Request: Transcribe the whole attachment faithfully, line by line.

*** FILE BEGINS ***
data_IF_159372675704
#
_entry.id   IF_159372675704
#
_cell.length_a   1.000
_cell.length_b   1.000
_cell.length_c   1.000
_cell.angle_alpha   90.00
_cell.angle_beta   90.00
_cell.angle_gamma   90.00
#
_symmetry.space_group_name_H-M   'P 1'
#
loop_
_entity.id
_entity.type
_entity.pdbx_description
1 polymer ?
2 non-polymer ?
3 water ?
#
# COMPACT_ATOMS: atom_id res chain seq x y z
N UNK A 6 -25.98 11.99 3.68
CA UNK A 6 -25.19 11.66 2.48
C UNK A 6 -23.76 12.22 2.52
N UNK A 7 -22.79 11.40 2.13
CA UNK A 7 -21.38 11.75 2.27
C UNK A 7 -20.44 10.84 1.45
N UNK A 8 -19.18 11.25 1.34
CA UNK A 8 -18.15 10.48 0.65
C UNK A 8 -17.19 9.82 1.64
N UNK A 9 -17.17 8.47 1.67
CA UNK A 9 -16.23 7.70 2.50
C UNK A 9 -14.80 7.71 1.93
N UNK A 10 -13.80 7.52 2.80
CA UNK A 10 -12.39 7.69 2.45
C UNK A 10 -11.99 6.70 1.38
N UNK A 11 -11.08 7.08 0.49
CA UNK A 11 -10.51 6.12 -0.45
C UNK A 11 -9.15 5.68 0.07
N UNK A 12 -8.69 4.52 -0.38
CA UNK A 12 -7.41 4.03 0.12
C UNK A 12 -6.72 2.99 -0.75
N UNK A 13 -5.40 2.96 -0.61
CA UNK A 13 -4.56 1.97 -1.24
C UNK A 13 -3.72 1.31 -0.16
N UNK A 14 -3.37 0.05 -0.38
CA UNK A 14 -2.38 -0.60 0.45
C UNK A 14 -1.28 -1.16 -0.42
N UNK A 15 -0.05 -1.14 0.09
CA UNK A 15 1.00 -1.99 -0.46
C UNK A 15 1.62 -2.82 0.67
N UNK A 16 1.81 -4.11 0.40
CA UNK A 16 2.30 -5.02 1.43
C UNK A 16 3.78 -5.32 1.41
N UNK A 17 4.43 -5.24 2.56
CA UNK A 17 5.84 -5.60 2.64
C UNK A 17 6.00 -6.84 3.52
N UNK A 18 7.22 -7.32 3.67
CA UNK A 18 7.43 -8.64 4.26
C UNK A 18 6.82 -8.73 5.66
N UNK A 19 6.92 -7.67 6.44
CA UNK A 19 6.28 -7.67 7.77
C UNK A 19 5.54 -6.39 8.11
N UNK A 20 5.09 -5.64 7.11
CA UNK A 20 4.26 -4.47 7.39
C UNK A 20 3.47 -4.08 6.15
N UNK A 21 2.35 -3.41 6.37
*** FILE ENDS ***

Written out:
data_IF_159372675704
#
_entry.id   IF_159372675704
#
_cell.length_a   1.000
_cell.length_b   1.000
_cell.length_c   1.000
_cell.angle_alpha   90.00
_cell.angle_beta   90.00
_cell.angle_gamma   90.00
#
_symmetry.space_group_name_H-M   'P 1'
#
loop_
_entity.id
_entity.type
_entity.pdbx_description
1 polymer ?
2 non-polymer ?
3 water ?
#
# COMPACT_ATOMS: atom_id res chain seq x y z
N UNK A 6 -25.98 11.99 3.68
CA UNK A 6 -25.19 11.66 2.48
C UNK A 6 -23.76 12.22 2.52
N UNK A 7 -22.79 11.40 2.13
CA UNK A 7 -21.38 11.75 2.27
C UNK A 7 -20.44 10.84 1.45
N UNK A 8 -19.18 11.25 1.34
CA UNK A 8 -18.15 10.48 0.65
C UNK A 8 -17.19 9.82 1.64
N UNK A 9 -17.17 8.47 1.67
CA UNK A 9 -16.23 7.70 2.50
C UNK A 9 -14.80 7.71 1.93
N UNK A 10 -13.80 7.52 2.80
CA UNK A 10 -12.39 7.69 2.45
C UNK A 10 -11.99 6.70 1.38
N UNK A 11 -11.08 7.08 0.49
CA UNK A 11 -10.51 6.12 -0.45
C UNK A 11 -9.15 5.68 0.07
N UNK A 12 -8.69 4.52 -0.38
CA UNK A 12 -7.41 4.03 0.12
C UNK A 12 -6.72 2.99 -0.75
N UNK A 13 -5.40 2.96 -0.61
CA UNK A 13 -4.56 1.97 -1.24
C UNK A 13 -3.72 1.31 -0.16
N UNK A 14 -3.37 0.05 -0.38
CA UNK A 14 -2.38 -0.60 0.45
C UNK A 14 -1.28 -1.16 -0.42
N UNK A 15 -0.05 -1.14 0.09
CA UNK A 15 1.00 -1.99 -0.46
C UNK A 15 1.62 -2.82 0.67
N UNK A 16 1.81 -4.11 0.40
CA UNK A 16 2.30 -5.02 1.43
C UNK A 16 3.78 -5.32 1.41
N UNK A 17 4.43 -5.24 2.56
CA UNK A 17 5.84 -5.60 2.64
C UNK A 17 6.00 -6.84 3.52
N UNK A 18 7.22 -7.32 3.67
CA UNK A 18 7.43 -8.64 4.26
C UNK A 18 6.82 -8.73 5.66
N UNK A 19 6.92 -7.67 6.44
CA UNK A 19 6.28 -7.67 7.77
C UNK A 19 5.54 -6.39 8.11
N UNK A 20 5.09 -5.64 7.11
CA UNK A 20 4.26 -4.47 7.39
C UNK A 20 3.47 -4.08 6.15
N UNK A 21 2.35 -3.41 6.37